The Cat and The Canary Review

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Relatives gather in a dead millionaire's mansion for the reading of the will, but there is a creepy prophecy that they will all die in the house that night…


A remake of the stage-derived silent hit which epitomised the old-dark-house sub-genre of comedy mystery, this boosted Bob Hope as a major screen comedian and reminded the studios that sliding secret panels, disguised killers lurking in hidden passageways, wills read at midnight and gatherings of suspicious heirs never fail to raise a creaky chill.

In too many later films, star comedians just play scared or stupid (witness: Lou Costello); here, Hope’s smart lines come through what seems to be a real fear for his life and the fast-talking comic is also clever enough to handle the detective work rather than haul on a colourless leading man to take the strain. The visuals are less extravagantly gothic than the 1927 Paul Leni version, but it makes its claw-gloved and masked killer a genuinely unpleasant threat, frequently reaching out of the shadows to clutch at the lovely Paulette Goddard or staring out through the eyes of a portrait hanging in the gloomy Louisiana swamp mansion where everyone is confined for the duration.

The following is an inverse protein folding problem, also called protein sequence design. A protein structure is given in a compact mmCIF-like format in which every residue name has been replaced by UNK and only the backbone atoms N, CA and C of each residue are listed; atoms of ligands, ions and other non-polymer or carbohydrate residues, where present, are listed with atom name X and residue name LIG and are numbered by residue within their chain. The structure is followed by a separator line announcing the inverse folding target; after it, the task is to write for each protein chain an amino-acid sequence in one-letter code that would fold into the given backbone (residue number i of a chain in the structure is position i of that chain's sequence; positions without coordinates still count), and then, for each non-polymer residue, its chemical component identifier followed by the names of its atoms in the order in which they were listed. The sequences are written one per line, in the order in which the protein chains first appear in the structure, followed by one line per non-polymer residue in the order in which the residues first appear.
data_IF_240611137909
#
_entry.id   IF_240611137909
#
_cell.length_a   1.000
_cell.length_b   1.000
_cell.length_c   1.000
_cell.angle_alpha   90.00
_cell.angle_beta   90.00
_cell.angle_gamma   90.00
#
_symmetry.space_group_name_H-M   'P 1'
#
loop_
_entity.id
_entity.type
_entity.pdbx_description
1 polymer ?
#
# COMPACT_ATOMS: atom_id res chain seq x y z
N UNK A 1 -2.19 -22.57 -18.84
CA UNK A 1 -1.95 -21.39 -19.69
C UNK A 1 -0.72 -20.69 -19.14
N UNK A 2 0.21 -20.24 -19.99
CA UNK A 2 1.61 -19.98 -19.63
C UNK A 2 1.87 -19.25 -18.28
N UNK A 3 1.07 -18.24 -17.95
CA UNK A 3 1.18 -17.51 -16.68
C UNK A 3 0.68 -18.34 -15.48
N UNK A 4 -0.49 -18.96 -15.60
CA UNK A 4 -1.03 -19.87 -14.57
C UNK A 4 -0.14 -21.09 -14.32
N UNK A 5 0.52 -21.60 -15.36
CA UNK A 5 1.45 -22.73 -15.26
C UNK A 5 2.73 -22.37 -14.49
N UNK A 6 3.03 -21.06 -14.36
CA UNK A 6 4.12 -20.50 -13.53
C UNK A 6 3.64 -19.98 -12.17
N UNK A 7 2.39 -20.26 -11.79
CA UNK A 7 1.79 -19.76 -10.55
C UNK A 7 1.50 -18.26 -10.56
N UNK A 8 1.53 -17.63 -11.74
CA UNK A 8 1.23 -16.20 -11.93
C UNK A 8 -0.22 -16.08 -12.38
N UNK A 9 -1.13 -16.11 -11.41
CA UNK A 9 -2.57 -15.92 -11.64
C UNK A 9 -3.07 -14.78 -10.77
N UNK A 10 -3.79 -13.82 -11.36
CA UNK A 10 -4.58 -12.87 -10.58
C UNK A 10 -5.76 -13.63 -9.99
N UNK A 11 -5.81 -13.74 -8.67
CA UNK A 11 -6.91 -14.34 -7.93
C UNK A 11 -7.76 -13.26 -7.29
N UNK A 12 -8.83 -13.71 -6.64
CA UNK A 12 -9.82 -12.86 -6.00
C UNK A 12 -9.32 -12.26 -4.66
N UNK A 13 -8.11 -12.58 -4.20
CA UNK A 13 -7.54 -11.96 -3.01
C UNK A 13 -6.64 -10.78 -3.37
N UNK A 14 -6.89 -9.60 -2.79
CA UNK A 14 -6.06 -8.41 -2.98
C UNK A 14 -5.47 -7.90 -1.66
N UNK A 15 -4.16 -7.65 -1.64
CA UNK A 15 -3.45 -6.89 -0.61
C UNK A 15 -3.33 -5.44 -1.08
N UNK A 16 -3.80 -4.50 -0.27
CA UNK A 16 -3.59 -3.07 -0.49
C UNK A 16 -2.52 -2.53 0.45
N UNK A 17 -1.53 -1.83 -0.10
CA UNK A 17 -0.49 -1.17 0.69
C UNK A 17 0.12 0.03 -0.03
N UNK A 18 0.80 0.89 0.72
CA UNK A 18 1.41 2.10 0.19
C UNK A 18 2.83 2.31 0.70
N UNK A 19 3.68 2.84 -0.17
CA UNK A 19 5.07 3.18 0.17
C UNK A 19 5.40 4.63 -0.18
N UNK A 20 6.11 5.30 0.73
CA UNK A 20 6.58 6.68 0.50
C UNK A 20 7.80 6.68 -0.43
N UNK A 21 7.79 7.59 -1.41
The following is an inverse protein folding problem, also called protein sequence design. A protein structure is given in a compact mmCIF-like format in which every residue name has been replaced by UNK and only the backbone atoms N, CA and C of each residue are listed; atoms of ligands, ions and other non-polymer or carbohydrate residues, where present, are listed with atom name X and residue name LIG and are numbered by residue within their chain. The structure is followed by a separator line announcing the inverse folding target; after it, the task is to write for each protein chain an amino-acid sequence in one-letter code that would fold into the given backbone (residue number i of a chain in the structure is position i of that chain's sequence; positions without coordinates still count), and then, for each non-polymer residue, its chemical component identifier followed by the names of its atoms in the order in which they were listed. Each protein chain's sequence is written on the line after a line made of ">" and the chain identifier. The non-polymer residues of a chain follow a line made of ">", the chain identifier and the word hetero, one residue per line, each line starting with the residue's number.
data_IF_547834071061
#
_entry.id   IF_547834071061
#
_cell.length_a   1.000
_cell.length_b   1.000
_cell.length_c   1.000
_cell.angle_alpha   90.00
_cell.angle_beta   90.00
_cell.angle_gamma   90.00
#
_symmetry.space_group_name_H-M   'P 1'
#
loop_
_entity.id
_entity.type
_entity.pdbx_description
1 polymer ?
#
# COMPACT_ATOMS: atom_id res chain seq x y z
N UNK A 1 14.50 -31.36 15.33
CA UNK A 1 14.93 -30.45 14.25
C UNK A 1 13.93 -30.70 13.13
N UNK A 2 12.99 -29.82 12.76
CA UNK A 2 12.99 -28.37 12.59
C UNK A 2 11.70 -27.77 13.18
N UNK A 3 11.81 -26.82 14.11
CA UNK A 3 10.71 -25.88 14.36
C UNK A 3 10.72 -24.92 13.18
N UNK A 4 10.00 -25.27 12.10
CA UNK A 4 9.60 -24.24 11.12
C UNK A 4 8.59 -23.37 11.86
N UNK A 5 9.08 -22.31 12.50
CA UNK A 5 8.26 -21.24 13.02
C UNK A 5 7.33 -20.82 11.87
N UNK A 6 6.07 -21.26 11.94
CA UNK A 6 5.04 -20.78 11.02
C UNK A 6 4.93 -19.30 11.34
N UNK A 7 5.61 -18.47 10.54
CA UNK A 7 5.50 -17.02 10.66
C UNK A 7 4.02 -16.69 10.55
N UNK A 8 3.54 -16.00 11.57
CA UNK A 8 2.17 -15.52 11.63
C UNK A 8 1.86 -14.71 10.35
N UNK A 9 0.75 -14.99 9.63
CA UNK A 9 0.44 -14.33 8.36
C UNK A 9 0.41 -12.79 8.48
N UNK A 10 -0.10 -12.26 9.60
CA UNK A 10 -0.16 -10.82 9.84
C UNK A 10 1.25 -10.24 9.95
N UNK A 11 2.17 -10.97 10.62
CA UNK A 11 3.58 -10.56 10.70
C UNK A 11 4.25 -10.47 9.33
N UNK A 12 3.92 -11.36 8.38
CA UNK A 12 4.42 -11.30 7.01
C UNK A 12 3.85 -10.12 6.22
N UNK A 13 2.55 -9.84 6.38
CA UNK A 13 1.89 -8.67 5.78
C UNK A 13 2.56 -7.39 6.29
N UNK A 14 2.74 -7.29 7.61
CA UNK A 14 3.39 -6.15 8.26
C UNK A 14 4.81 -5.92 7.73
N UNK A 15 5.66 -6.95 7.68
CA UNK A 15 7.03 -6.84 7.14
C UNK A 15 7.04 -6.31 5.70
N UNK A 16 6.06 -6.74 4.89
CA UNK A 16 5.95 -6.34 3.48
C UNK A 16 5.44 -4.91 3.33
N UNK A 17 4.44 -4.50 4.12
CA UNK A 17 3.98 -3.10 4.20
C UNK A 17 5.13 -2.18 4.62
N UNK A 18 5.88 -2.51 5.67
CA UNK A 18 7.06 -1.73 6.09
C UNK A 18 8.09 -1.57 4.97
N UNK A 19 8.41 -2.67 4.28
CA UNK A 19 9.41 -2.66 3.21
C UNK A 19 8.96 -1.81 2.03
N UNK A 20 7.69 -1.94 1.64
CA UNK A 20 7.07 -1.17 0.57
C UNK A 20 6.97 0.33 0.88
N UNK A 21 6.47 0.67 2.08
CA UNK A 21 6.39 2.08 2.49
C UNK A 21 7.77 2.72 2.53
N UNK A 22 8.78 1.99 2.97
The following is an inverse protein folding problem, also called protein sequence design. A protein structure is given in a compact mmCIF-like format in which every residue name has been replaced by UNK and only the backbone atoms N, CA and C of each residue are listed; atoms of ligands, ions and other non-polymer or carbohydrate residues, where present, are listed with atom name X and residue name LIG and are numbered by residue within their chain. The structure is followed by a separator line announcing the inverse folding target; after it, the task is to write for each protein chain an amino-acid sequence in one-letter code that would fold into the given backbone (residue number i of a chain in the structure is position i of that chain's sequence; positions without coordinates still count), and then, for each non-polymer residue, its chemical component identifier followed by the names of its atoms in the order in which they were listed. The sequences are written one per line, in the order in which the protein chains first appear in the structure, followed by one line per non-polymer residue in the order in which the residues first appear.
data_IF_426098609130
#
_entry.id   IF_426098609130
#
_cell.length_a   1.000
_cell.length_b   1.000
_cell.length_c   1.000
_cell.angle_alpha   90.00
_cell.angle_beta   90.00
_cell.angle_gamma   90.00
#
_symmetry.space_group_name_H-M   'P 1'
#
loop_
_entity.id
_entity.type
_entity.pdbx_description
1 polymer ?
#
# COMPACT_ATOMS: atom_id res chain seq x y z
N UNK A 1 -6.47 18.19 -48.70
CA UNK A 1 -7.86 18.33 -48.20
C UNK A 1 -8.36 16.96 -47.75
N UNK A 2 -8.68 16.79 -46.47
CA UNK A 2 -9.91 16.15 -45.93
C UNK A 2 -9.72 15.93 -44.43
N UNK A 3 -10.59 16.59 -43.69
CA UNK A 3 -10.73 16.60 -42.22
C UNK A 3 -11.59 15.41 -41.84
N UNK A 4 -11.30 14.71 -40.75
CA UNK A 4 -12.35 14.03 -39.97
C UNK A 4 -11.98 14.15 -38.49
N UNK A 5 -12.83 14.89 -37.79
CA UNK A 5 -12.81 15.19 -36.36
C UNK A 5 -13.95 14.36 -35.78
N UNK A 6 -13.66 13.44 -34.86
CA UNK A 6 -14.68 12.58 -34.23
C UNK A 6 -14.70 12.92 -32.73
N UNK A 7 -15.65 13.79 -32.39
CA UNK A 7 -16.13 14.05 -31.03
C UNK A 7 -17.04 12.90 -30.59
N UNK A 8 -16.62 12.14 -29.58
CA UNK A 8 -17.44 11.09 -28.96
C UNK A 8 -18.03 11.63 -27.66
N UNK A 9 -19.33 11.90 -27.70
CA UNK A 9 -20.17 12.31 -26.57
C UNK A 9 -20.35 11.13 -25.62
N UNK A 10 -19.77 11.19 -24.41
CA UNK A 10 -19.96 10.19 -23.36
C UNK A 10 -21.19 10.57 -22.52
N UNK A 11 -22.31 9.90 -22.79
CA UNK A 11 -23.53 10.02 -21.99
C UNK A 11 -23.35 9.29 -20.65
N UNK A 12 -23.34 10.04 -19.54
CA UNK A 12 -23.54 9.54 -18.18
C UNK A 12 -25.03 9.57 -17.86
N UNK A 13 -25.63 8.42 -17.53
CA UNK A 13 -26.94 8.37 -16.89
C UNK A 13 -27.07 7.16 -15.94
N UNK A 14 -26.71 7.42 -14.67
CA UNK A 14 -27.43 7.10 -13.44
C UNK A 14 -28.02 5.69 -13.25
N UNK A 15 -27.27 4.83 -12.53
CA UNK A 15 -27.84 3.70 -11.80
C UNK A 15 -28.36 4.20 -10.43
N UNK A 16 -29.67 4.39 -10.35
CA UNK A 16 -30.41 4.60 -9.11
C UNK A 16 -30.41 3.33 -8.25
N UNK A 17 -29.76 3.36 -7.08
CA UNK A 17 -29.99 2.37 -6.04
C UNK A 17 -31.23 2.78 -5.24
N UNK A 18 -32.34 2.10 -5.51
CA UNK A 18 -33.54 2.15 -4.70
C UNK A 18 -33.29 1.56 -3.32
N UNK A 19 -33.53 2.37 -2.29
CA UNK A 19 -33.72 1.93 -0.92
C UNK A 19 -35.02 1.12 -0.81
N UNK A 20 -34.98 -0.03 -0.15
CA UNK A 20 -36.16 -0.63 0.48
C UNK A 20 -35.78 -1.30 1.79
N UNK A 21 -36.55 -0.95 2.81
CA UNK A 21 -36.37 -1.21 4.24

The cast includes fine red herring work from perennial villains George Zucco (as the lawyer whose corpse tumbles from a secret nook in a textbook scare) and Gale Sondegaard (as the slinky, sinister and somehow sexy housekeeper). The mystery was never that mysterious, but the jokes remain snappy – ‘Don’t these big old empty houses scare you?’ ‘Not me, I was in vaudeville.’

With jokes like this: Old lady: "Don't big empty houses scare you?" Hope: "No, I used to be in vaudeville.", this little gem is top dollar